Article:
Basic Biology IV
Stem Cell Use:
Embryonic Stem Cell
The potential of human embryonic stem cells (hESC) to differentiate into a tremendous range of biologically active cells/tissues is the basis for many novel therapeutic strategies. However, immune-mediated rejection of hESC-derived tissues by the patient remains a significant barrier to the promise of regenerative therapies. Therefore, it is key to develop strategies to induce immunological tolerance to hESC-derived tissues/cells, thereby inhibiting rejection and evading the risks of routinely used systemic immunosuppressants, including the cytotoxicity and increased risk of infection and cancer. To accomplish this objective, we have expressed proteins known to restrain lymphocyte activity in hESC-derived cells. Importantly, when transplanted into mouse models with functional human immune system, we find that transplanted cells derived from modified hESCs evade rejection and induce sustained immunological tolerance. This is the first time the immune responses to hESC-derived cells have been studied in an in vivo context. Here, we propose to explore the molecular pathways and immune cell types that mediate the induction of immune tolerance and pursue additional targets for further blunting rejection of tissue grafts derived from hESC. To achieve the full potential of hESC-based therapy, it is critical to develop effective approaches to promote long-term immune tolerance of hESC-derived cells, and our studies provide a novel strategy to this end.
Statement of Benefit to California:
Thousands of Californians receive life-saving tissue transplantation each year. However, the human and medical cost of long-term immunosuppression to promote survival of grafted cells and the limited availability of donor tissues/cells prevents the realization of the full benefits. The potential of human embryonic stem cells (hESC) to differentiate into a tremendous range of biologically active cells/tissues is the basis for many novel therapeutic strategies. However, immune-mediated rejection of hESC-derived tissues remains a significant barrier to the promise of regenerative therapies. Thus, it is key to develop strategies to induce immunological tolerance to hESC-derived tissues/cells, which will allow the clinic realization of the full range of benefits to the health of Californians. We propose a novel approach to promote long-term acceptance of hESC-derived tissues and to better understand the mechanisms of immune tolerance in the context of tissue transplantation. We will focus on the immune tolerance of hESC-derived lung epithelial cells that have been shown to rescue lung functions in animal models, as this cell therapy will save the life of patients with various lung diseases such as the chronic obstructive lung diseases that are major killers in California and pose tremendous burden on medical care in our state. Our research will thus lead to important progress in stem cell therapies to better meet the needs of Californians.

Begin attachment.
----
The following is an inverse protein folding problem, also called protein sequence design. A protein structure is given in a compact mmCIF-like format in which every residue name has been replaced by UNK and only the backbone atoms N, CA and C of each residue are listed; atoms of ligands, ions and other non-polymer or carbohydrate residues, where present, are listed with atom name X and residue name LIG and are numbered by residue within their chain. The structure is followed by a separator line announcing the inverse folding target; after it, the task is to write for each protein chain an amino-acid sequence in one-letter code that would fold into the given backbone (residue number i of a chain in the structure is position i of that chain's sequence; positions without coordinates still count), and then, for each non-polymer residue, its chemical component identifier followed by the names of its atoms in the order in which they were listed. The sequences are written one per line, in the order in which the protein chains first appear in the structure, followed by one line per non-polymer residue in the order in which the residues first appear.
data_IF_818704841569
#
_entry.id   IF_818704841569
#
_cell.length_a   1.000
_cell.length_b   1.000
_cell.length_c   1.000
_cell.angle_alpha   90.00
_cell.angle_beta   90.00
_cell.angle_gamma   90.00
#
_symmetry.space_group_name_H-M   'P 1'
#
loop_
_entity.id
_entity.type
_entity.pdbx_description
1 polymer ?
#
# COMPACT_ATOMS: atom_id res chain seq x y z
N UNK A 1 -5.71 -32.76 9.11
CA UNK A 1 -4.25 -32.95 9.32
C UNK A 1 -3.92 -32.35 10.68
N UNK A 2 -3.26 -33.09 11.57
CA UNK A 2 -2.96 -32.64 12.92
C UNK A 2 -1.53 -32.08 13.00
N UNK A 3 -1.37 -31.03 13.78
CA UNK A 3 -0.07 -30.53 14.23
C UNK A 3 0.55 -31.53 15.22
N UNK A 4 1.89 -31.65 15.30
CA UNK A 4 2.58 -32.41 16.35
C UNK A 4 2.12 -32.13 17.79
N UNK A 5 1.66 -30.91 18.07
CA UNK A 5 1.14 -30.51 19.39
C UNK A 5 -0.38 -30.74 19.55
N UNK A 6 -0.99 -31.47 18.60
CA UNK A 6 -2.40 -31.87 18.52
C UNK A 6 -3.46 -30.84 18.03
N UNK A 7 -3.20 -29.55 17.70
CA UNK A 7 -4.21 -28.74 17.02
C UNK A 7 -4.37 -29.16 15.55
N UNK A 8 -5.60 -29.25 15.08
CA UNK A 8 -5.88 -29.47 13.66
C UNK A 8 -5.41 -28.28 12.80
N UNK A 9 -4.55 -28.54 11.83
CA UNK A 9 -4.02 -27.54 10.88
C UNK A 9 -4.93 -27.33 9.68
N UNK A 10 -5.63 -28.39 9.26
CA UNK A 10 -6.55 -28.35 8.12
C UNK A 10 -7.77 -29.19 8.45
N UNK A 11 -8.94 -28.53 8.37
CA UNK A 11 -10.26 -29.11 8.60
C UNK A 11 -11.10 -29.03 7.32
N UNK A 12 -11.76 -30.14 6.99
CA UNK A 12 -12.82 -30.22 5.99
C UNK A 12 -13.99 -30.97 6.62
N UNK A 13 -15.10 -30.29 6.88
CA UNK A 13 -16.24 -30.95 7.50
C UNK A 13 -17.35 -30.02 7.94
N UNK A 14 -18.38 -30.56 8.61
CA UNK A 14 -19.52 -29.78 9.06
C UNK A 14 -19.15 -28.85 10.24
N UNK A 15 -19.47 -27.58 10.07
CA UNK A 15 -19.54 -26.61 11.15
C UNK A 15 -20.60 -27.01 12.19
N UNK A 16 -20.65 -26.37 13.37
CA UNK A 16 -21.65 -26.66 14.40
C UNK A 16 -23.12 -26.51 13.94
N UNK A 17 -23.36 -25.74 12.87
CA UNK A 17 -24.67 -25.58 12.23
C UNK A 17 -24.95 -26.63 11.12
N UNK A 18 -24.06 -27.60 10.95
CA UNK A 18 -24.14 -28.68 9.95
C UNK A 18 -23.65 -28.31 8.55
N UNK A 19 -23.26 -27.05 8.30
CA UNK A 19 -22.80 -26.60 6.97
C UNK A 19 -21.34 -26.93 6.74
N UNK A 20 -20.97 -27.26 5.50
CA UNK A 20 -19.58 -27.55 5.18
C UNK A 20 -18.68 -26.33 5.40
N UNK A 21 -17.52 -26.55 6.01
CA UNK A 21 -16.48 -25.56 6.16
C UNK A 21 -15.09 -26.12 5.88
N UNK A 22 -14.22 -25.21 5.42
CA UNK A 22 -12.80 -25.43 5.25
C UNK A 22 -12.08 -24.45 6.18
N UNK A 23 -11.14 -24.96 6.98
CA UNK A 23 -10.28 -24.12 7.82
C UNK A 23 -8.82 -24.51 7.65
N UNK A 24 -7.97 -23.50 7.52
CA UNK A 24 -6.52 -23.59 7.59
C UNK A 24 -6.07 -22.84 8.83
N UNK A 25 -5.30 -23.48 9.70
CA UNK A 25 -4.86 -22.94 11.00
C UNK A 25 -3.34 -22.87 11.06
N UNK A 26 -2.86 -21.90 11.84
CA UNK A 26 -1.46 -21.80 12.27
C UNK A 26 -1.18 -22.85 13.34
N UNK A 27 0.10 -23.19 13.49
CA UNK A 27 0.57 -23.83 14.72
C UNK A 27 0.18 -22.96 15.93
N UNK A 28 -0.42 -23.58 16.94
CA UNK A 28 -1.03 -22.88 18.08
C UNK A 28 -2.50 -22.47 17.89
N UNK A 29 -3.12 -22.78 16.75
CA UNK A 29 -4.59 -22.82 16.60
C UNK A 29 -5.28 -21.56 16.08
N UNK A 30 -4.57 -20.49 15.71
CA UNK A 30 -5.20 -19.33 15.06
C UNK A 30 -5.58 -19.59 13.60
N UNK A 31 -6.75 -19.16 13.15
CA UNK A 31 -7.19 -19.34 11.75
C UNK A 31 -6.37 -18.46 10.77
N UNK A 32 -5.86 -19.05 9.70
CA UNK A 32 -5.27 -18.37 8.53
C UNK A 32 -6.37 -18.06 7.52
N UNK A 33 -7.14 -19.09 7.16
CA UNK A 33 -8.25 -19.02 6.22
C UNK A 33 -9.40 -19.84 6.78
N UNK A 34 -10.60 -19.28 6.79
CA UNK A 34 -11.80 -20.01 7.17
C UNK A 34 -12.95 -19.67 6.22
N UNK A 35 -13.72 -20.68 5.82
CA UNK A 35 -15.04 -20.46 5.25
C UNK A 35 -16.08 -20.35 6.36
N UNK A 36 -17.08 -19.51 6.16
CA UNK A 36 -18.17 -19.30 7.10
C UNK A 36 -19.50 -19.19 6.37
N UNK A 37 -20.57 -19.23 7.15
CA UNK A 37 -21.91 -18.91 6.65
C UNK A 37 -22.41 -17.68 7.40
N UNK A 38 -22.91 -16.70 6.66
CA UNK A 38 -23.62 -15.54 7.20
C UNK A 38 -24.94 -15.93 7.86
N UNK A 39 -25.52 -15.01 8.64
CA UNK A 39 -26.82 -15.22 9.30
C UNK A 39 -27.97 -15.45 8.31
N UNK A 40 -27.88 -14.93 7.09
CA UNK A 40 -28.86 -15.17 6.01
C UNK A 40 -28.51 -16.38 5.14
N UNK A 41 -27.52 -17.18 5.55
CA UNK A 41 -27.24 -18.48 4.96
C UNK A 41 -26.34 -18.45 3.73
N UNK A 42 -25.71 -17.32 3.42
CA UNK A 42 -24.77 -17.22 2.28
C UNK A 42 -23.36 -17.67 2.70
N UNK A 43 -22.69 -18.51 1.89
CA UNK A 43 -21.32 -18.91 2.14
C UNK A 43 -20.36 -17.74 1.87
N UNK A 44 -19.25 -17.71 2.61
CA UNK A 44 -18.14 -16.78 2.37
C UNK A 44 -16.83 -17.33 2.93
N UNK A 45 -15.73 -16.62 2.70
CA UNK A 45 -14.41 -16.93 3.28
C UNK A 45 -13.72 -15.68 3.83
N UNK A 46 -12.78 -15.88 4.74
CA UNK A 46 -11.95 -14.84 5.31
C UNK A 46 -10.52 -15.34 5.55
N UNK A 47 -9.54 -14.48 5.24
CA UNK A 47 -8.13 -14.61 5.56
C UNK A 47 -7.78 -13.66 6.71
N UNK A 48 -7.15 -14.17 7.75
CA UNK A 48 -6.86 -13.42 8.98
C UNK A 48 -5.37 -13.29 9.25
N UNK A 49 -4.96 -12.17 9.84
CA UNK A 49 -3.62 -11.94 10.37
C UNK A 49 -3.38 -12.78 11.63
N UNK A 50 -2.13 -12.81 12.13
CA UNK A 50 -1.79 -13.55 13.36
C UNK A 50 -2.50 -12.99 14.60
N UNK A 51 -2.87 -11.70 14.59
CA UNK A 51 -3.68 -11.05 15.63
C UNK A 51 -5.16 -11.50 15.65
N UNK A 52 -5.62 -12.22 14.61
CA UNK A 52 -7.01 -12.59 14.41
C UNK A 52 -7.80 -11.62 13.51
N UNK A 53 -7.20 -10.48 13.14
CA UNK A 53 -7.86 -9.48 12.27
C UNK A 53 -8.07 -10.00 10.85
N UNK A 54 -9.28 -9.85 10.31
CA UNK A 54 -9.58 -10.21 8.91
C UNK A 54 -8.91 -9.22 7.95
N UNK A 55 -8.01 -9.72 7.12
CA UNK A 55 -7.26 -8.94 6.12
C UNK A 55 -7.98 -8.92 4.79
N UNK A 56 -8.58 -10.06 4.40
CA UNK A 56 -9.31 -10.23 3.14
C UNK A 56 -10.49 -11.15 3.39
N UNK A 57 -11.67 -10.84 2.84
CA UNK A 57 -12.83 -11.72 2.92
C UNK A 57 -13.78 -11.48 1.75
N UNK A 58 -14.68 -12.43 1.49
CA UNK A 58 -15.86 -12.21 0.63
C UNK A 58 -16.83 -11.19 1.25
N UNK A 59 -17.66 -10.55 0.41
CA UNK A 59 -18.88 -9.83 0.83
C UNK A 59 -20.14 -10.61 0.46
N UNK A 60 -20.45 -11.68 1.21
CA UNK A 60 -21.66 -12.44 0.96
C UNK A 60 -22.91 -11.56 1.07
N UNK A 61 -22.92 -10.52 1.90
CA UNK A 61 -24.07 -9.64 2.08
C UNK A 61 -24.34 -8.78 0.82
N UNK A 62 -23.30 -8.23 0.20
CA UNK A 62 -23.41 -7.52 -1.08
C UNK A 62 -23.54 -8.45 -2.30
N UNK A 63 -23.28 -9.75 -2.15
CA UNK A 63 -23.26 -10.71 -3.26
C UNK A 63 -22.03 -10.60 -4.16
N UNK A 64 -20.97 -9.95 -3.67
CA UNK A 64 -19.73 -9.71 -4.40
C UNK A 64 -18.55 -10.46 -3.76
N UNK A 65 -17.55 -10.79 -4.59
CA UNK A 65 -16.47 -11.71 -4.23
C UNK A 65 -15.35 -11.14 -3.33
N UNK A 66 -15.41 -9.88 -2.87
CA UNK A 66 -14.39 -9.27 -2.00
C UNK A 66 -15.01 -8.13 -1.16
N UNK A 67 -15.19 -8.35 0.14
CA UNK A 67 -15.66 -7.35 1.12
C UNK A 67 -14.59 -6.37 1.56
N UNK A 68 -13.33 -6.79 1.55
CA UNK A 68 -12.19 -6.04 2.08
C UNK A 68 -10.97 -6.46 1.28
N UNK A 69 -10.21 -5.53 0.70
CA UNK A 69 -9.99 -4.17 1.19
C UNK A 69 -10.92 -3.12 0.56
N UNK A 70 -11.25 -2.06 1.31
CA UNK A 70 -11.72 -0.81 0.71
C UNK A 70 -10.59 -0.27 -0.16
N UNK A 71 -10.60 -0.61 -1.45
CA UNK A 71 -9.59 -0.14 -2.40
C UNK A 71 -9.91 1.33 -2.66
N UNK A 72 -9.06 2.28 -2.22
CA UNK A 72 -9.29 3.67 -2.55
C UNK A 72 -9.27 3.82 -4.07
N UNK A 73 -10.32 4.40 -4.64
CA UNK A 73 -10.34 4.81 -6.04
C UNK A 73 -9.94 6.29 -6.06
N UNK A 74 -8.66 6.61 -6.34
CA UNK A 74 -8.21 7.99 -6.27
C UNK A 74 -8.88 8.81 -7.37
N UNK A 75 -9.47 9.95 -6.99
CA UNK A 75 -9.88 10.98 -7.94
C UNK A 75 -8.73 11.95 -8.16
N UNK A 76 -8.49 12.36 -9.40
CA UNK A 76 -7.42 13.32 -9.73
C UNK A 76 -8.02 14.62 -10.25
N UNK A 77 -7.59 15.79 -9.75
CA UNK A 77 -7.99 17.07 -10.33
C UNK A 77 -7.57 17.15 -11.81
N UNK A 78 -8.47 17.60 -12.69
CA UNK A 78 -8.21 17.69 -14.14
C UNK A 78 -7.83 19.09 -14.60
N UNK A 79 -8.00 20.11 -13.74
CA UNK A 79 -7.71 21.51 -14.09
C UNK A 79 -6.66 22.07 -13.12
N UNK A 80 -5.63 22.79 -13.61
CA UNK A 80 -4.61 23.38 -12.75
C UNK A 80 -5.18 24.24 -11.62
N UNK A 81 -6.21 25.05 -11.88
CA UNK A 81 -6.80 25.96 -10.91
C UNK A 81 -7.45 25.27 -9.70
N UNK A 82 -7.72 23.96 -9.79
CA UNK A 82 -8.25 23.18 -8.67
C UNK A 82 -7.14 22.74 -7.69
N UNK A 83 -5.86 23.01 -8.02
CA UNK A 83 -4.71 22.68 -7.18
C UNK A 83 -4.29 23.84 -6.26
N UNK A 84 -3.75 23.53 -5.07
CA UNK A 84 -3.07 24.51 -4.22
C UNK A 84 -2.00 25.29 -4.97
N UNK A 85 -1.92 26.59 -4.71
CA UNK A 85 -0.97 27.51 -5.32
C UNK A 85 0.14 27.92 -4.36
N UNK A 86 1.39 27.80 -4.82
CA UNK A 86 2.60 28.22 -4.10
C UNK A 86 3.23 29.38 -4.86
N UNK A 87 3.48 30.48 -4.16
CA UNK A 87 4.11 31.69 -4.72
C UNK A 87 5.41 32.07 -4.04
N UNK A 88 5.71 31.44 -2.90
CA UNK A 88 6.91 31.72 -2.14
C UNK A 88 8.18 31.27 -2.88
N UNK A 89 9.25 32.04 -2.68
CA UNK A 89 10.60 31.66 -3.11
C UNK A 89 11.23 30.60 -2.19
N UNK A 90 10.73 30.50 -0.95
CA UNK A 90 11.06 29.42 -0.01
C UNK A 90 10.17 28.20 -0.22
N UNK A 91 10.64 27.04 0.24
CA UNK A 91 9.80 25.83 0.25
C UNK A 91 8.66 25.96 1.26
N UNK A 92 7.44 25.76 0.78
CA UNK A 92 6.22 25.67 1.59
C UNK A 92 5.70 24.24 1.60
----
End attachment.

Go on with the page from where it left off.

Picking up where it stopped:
Human embryonic stem cells (hESCs) hold great promise for cell therapy as a source of diverse differentiated cell types. One key bottleneck to realizing such potential is allogenic immune rejection of hESC-derived cells by recipients. We established hESCs that constitutively express immunosuppressive signals. We then demonstrated that allogenic can be protected from immune destruction. These findings are instrumental for developing a strategy to protect hESC-derived cells from allogenic immune responses without requiring systemic immune suppression.
Human embryonic stem cells (hESCs) can undergo unlimited self-renewal and retain the ability to differentiate into all cell types in the body. Therefore, as a renewable source of numerous cell types, stem cells hold great promise for human cell replacement therapy. Significant progress has been made in establishing the conditions to differentiate hESCs into several lineages of biologically active cells. For example, recent studies in animal models have shown that myocytes differentiated from hESCs improve cardiac function after myocardial infarction, and oligodendroglial progenitors could rescue spinal cord injury. hESC-derived lung epithelium has been shown to repair and improve the lung function after acute lung injury1. In addition, pancreatic β cells derived from hESCs are functional in animal models. These recent encouraging reports suggest that hESC-based cell replacement therapies can be achieved in the near future.Despite the promising progress in generating hESC-derived tissues, several major obstacles must be addressed prior to successful application of hESC-based cell replacement therapies in patients. One major complication is the immune-mediated rejection of hESC-derived cells by the recipient due to expression of allo-antigens and specific alterations in gene expression. We are working to "turn off" the cells of the immune system responsible for graft rejection but only in the response to grafted tissues derived from stem cells. This strategy is a significant improvement over total immune suppression which is typically used to promote graft acceptance. This year we have made significant progress in that we have generated stem cells that are accepted as grafts and begun to dissect the molecular pathways responsible for graft acceptance.